After a moment, Bella bit her lip and picked up the journal that began with the first time he’d left her, and placed it in his lap. He sat up. “Are you going to sit there while I read them?” he asked, his tone carefully amused. She looked like she was praying, kneeling in front of him with her hands still on the spiral bound book, watching him through her lashes with her head slightly bowed.

“Would you rather I wasn’t in the room?” she asked worriedly.

Edward grinned. “No.” He set the journal aside and lifted her into his lap in one graceful movement. “I’d rather you were here.” He picked up the journal again and held it so they both could see as he opened it, but Bella only rested her head against his shoulder and closed her eyes. She had memorized her own words long ago. She heard the pages turn, and pressed her face against his neck, waiting.

Edward read slowly, for him. He’d often, after the Superman movies came out, enjoyed reading by flipping through the pages at ridiculous speed just to annoy Rosalie and Emmett. This, however, was not the sort of story he wanted to read all at once. Bella had described the pain she felt at their separation, the numbness, the slow reawakening, in great detail. He was thankful to know so much of what had gone through her mind during that time, but pained, as well, to learn the extent of the damaged he had caused.

It was agonizing to read of her first tentative days with Jacob, as she’d realized how it helped her to be around him, but instead of jealousy, all he felt was gratitude that someone had been there to pull her out of her stupor. To make her feel alive again. He would have been mortified to come home and discover the zombie she described herself to have become in his absence. The jealousy didn’t kick in until he read her description of movie night with Jacob and Mike Newton.

Bella felt a low growl rumble through Edward’s chest, and opened her eyes to see what he was reading at that moment. Then she snuggled against him more tightly and pressed a cool kiss under his jaw. The tremor ceased, and he turned his head to kiss her temple in return. “Sorry,” he whispered, turning another page. They both knew it was only going to get worse.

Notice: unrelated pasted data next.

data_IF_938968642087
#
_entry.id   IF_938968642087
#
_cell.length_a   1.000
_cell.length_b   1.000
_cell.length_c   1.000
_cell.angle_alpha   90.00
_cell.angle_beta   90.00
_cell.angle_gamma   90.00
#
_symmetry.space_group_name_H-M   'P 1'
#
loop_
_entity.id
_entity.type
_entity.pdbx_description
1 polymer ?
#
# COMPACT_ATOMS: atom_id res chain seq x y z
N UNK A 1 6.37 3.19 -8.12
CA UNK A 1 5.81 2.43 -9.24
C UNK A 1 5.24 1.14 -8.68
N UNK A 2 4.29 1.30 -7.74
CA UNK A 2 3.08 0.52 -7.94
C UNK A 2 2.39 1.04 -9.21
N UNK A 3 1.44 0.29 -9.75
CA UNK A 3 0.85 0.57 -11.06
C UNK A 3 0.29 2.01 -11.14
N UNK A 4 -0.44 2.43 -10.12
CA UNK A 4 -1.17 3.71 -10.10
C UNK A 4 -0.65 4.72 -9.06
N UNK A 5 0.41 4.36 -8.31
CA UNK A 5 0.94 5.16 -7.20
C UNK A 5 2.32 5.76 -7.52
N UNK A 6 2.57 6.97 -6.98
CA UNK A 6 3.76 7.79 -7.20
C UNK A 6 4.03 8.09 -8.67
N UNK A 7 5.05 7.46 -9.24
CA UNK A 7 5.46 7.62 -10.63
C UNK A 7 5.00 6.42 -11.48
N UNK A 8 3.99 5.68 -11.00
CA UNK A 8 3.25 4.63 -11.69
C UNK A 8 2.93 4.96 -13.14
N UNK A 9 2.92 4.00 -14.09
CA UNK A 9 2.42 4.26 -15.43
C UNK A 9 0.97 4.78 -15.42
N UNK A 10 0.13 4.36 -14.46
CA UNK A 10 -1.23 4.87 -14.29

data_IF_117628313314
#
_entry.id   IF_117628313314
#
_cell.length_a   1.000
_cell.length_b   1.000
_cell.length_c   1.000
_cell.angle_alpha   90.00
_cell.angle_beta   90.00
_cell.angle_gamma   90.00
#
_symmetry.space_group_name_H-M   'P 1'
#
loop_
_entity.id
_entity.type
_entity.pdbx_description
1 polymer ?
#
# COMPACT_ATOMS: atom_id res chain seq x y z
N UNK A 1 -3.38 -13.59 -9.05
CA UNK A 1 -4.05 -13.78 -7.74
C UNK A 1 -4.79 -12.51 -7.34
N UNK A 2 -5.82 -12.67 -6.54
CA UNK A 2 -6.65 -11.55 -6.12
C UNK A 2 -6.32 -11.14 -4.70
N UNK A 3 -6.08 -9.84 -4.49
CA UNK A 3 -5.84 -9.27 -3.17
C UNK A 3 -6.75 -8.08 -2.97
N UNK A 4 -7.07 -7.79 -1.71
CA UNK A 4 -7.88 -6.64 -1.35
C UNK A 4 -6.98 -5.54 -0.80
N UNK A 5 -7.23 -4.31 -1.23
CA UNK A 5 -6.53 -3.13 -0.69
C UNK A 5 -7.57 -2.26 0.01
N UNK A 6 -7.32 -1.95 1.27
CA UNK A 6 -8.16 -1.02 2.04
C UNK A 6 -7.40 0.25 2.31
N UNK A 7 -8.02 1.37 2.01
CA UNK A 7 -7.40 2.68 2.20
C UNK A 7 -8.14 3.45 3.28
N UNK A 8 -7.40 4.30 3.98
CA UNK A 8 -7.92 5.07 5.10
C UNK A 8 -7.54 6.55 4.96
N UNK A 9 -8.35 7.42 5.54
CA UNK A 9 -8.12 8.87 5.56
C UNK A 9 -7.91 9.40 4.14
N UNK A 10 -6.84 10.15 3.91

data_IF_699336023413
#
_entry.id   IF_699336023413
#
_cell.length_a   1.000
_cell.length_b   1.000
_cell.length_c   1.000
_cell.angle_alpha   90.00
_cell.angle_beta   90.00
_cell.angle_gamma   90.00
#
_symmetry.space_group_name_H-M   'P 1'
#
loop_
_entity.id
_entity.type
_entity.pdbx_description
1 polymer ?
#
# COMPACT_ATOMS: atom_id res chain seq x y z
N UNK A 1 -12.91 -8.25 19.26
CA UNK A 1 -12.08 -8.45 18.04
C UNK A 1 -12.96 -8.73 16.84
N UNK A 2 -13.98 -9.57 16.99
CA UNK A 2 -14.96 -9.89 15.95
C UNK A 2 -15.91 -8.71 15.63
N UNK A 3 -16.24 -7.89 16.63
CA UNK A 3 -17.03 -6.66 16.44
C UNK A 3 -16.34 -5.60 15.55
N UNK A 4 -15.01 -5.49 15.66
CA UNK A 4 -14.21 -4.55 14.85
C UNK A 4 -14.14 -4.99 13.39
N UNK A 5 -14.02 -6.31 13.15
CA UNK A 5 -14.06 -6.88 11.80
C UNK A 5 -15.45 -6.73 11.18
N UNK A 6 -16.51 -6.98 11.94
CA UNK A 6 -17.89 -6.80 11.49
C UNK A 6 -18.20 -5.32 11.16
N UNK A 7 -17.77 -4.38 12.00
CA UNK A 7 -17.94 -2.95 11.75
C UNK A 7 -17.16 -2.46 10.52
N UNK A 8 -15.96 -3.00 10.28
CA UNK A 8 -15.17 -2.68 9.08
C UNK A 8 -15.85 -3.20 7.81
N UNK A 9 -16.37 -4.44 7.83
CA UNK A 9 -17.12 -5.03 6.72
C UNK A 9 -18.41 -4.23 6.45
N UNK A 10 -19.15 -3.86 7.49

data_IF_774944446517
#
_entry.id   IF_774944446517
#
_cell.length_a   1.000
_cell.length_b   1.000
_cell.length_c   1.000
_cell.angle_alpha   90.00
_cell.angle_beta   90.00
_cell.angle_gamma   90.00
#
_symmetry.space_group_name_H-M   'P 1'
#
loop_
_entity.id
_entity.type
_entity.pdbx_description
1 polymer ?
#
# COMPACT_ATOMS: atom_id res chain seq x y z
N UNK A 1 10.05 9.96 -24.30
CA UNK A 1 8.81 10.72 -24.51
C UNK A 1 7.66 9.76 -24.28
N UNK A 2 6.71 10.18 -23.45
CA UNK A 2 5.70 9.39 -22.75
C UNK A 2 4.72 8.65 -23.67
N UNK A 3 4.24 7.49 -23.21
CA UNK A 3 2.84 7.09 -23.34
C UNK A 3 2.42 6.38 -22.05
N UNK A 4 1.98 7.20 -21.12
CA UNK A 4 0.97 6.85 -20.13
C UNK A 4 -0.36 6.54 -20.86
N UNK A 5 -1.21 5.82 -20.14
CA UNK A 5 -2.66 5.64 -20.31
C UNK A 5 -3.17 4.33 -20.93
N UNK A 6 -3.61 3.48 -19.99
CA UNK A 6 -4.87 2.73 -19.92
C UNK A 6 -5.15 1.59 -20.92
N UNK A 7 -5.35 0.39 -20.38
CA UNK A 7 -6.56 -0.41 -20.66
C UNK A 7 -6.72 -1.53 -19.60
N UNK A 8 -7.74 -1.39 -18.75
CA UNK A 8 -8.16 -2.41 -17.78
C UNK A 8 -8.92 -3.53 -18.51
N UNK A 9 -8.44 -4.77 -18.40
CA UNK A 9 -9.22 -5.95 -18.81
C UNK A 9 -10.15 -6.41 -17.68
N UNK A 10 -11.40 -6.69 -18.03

He set down the journal when he’d finished and reached for the next. A quick glance told him that the ones he’d already read were still on her bookshelf, including her thoughts on the trip she’d made to Volterra to save his life. He had both treasured and abhorred reading that. There had been Jacob begging her to stay at the very beginning of it that had torn at his heart. Edward could picture the way she’d kissed Jacob’s palm before rushing to his rescue. He forced himself to remember the rest, as well. The careful way she’d caressed him as they sat in the harsh light of Gianna’s office together, waiting for sunset. And the broken way she’d insisted he was only a dream when she awoke in her own bed, days later. In the moments before he opened the next journal, he recalled the way she’d asked him not to kiss her for fear that it would shatter her heart entirely when he left again. And she hadn’t said if. She’d said when. It shamed him to realize that her fear had been entirely justified.